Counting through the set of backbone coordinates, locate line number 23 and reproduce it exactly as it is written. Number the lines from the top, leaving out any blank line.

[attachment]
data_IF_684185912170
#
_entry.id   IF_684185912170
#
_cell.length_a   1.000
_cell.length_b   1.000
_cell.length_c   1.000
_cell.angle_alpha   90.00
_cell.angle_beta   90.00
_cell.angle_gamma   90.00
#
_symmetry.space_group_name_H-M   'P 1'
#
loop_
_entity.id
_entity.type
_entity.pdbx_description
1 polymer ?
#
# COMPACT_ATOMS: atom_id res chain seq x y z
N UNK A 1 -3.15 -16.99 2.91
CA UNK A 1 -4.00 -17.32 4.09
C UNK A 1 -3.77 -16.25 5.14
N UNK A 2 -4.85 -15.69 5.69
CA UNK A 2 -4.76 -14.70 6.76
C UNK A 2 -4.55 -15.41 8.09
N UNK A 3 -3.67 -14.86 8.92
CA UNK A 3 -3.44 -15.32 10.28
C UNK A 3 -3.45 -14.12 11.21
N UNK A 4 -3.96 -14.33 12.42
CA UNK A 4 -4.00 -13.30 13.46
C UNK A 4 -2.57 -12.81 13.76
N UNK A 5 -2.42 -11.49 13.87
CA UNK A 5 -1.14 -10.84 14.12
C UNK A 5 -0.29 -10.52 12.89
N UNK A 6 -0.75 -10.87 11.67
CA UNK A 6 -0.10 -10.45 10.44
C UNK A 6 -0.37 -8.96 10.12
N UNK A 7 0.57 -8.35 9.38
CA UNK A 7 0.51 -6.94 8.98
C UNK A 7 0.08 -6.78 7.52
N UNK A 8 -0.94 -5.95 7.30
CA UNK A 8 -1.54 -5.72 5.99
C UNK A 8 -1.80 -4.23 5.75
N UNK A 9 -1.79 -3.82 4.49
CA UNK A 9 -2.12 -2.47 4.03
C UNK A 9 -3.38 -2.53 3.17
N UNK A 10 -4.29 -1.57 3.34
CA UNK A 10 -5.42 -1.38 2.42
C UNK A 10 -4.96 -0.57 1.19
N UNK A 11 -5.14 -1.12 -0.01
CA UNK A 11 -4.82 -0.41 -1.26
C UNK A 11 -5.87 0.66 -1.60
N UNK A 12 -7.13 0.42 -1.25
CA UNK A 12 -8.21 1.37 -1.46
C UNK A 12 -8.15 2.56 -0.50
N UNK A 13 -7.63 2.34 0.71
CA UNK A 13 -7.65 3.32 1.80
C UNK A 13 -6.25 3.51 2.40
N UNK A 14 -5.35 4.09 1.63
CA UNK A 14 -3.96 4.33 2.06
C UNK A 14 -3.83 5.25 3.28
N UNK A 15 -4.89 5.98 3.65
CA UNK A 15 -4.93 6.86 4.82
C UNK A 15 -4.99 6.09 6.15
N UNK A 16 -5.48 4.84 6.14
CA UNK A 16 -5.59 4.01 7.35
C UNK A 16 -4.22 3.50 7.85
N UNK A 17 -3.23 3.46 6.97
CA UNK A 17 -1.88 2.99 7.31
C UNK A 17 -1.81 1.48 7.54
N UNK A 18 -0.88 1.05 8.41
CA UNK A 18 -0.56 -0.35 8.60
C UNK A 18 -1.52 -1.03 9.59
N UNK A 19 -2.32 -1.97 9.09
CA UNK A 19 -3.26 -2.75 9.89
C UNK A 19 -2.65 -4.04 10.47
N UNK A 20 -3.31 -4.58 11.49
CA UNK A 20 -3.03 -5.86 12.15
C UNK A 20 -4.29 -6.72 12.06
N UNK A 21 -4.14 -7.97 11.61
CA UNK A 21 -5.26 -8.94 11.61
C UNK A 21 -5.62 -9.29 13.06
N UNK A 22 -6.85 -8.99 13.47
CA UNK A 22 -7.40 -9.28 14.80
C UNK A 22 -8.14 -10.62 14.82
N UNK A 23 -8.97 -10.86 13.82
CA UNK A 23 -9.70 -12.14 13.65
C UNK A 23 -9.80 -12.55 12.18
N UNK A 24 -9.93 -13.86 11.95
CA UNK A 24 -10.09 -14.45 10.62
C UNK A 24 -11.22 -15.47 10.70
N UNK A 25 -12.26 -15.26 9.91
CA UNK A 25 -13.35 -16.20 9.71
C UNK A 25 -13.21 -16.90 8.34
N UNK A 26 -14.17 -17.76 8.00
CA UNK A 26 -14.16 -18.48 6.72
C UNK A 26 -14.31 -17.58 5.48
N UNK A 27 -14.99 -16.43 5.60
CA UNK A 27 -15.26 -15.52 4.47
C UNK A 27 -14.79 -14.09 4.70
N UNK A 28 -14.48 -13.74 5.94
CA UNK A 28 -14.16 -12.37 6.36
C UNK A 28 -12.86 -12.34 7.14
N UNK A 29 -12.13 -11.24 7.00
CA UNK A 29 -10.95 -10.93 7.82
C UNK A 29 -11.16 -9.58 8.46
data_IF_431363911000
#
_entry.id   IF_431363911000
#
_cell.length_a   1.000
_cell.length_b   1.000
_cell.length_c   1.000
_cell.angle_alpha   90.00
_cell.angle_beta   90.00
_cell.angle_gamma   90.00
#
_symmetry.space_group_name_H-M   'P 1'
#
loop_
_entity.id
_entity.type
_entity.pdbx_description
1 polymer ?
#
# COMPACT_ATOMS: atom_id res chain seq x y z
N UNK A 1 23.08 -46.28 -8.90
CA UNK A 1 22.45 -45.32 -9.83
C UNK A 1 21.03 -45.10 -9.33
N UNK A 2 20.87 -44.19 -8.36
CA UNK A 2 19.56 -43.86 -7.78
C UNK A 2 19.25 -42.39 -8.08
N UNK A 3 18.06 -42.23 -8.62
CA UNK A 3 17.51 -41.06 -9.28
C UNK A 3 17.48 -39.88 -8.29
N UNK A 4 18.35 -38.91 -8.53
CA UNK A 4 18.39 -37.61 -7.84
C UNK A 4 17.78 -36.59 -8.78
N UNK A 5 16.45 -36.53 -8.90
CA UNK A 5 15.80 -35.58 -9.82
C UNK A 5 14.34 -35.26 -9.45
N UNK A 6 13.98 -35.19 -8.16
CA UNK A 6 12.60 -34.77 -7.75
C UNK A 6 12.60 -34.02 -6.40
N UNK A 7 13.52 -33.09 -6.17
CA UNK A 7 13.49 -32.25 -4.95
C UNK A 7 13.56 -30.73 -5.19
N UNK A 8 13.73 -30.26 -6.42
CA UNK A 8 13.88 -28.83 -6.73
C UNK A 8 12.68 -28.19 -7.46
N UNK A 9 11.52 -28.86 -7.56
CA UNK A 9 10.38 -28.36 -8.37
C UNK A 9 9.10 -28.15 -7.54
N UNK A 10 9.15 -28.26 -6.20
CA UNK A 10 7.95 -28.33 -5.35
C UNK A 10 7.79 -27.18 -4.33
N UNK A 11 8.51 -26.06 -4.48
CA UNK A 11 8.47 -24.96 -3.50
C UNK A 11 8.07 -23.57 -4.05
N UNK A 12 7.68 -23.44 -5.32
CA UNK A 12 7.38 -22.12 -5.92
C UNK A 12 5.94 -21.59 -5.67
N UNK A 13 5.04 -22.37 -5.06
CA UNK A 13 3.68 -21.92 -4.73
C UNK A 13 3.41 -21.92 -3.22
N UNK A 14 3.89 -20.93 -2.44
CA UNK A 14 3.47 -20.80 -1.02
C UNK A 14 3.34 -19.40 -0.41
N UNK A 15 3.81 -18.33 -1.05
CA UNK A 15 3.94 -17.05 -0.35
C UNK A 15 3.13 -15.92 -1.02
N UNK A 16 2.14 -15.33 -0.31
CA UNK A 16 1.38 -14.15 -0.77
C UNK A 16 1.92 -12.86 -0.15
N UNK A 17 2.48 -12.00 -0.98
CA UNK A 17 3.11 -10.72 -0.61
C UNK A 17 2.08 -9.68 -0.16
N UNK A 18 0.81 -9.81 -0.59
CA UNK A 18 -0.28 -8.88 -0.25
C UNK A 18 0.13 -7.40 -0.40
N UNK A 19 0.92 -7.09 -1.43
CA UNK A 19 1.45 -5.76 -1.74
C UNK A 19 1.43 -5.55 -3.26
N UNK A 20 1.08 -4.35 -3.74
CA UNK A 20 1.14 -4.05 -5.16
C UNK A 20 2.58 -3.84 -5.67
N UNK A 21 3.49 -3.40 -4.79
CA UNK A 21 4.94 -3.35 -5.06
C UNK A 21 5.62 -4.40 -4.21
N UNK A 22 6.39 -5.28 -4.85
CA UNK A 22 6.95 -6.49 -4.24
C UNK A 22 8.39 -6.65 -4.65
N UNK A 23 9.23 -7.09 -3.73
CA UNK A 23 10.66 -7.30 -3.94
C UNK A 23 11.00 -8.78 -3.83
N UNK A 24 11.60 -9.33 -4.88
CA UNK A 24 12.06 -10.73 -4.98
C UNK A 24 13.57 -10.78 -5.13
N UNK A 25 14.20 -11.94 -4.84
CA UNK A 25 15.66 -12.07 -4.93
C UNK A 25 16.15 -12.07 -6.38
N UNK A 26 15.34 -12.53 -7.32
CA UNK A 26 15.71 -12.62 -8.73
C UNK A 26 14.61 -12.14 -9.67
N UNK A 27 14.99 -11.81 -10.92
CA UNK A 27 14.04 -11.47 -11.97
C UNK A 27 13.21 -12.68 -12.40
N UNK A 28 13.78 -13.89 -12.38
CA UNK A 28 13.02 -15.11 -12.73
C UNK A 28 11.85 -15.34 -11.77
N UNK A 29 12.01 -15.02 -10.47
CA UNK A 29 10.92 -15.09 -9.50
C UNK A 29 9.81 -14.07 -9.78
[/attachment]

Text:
C UNK A 1 -3.77 -16.25 5.14